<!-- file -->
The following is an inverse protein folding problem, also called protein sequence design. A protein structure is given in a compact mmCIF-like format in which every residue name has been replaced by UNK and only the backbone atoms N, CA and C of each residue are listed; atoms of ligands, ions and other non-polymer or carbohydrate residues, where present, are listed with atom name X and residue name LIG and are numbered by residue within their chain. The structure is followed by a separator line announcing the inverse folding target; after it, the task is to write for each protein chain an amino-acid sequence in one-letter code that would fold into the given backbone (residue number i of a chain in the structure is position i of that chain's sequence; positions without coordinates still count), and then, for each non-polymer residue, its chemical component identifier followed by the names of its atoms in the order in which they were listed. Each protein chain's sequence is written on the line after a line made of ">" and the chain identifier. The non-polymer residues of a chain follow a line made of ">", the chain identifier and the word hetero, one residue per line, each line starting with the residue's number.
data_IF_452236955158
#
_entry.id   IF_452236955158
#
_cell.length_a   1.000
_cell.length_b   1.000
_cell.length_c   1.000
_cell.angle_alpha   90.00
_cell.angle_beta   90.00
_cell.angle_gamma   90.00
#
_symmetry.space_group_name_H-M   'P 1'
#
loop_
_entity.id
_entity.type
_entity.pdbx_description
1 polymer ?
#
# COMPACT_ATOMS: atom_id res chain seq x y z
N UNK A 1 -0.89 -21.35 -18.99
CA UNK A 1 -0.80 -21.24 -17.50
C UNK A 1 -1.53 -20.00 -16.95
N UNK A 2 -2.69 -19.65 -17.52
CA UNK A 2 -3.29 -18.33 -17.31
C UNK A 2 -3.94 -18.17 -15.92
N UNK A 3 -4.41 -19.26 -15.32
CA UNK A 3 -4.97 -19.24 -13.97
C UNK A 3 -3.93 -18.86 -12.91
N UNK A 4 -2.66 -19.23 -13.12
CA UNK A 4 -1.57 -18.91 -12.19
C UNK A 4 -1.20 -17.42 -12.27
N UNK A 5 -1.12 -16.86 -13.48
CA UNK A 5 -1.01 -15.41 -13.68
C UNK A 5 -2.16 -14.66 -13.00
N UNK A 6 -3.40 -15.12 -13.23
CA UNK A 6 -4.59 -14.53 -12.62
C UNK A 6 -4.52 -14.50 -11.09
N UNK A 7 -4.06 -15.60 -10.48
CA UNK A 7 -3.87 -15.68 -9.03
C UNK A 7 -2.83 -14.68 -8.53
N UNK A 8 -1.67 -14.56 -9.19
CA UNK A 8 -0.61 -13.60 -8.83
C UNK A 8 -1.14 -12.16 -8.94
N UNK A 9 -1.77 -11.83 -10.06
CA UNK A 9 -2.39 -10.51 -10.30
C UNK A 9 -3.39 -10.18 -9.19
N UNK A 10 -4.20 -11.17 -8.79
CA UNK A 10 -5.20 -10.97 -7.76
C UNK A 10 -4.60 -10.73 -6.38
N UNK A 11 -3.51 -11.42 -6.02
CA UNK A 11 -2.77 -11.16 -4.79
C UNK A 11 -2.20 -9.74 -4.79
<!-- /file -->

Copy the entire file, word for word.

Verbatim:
The following is an inverse protein folding problem, also called protein sequence design. A protein structure is given in a compact mmCIF-like format in which every residue name has been replaced by UNK and only the backbone atoms N, CA and C of each residue are listed; atoms of ligands, ions and other non-polymer or carbohydrate residues, where present, are listed with atom name X and residue name LIG and are numbered by residue within their chain. The structure is followed by a separator line announcing the inverse folding target; after it, the task is to write for each protein chain an amino-acid sequence in one-letter code that would fold into the given backbone (residue number i of a chain in the structure is position i of that chain's sequence; positions without coordinates still count), and then, for each non-polymer residue, its chemical component identifier followed by the names of its atoms in the order in which they were listed. Each protein chain's sequence is written on the line after a line made of ">" and the chain identifier. The non-polymer residues of a chain follow a line made of ">", the chain identifier and the word hetero, one residue per line, each line starting with the residue's number.
data_IF_452236955158
#
_entry.id   IF_452236955158
#
_cell.length_a   1.000
_cell.length_b   1.000
_cell.length_c   1.000
_cell.angle_alpha   90.00
_cell.angle_beta   90.00
_cell.angle_gamma   90.00
#
_symmetry.space_group_name_H-M   'P 1'
#
loop_
_entity.id
_entity.type
_entity.pdbx_description
1 polymer ?
#
# COMPACT_ATOMS: atom_id res chain seq x y z
N UNK A 1 -0.89 -21.35 -18.99
CA UNK A 1 -0.80 -21.24 -17.50
C UNK A 1 -1.53 -20.00 -16.95
N UNK A 2 -2.69 -19.65 -17.52
CA UNK A 2 -3.29 -18.33 -17.31
C UNK A 2 -3.94 -18.17 -15.92
N UNK A 3 -4.41 -19.26 -15.32
CA UNK A 3 -4.97 -19.24 -13.97
C UNK A 3 -3.93 -18.86 -12.91
N UNK A 4 -2.66 -19.23 -13.12
CA UNK A 4 -1.57 -18.91 -12.19
C UNK A 4 -1.20 -17.42 -12.27
N UNK A 5 -1.12 -16.86 -13.48
CA UNK A 5 -1.01 -15.41 -13.68
C UNK A 5 -2.16 -14.66 -13.00
N UNK A 6 -3.40 -15.12 -13.23
CA UNK A 6 -4.59 -14.53 -12.62
C UNK A 6 -4.52 -14.50 -11.09
N UNK A 7 -4.06 -15.60 -10.48
CA UNK A 7 -3.87 -15.68 -9.03
C UNK A 7 -2.83 -14.68 -8.53
N UNK A 8 -1.67 -14.56 -9.19
CA UNK A 8 -0.61 -13.60 -8.83
C UNK A 8 -1.14 -12.16 -8.94
N UNK A 9 -1.77 -11.83 -10.06
CA UNK A 9 -2.39 -10.51 -10.30
C UNK A 9 -3.39 -10.18 -9.19
N UNK A 10 -4.20 -11.17 -8.79
CA UNK A 10 -5.20 -10.97 -7.76
C UNK A 10 -4.60 -10.73 -6.38
N UNK A 11 -3.51 -11.42 -6.02
CA UNK A 11 -2.77 -11.16 -4.79
C UNK A 11 -2.20 -9.74 -4.79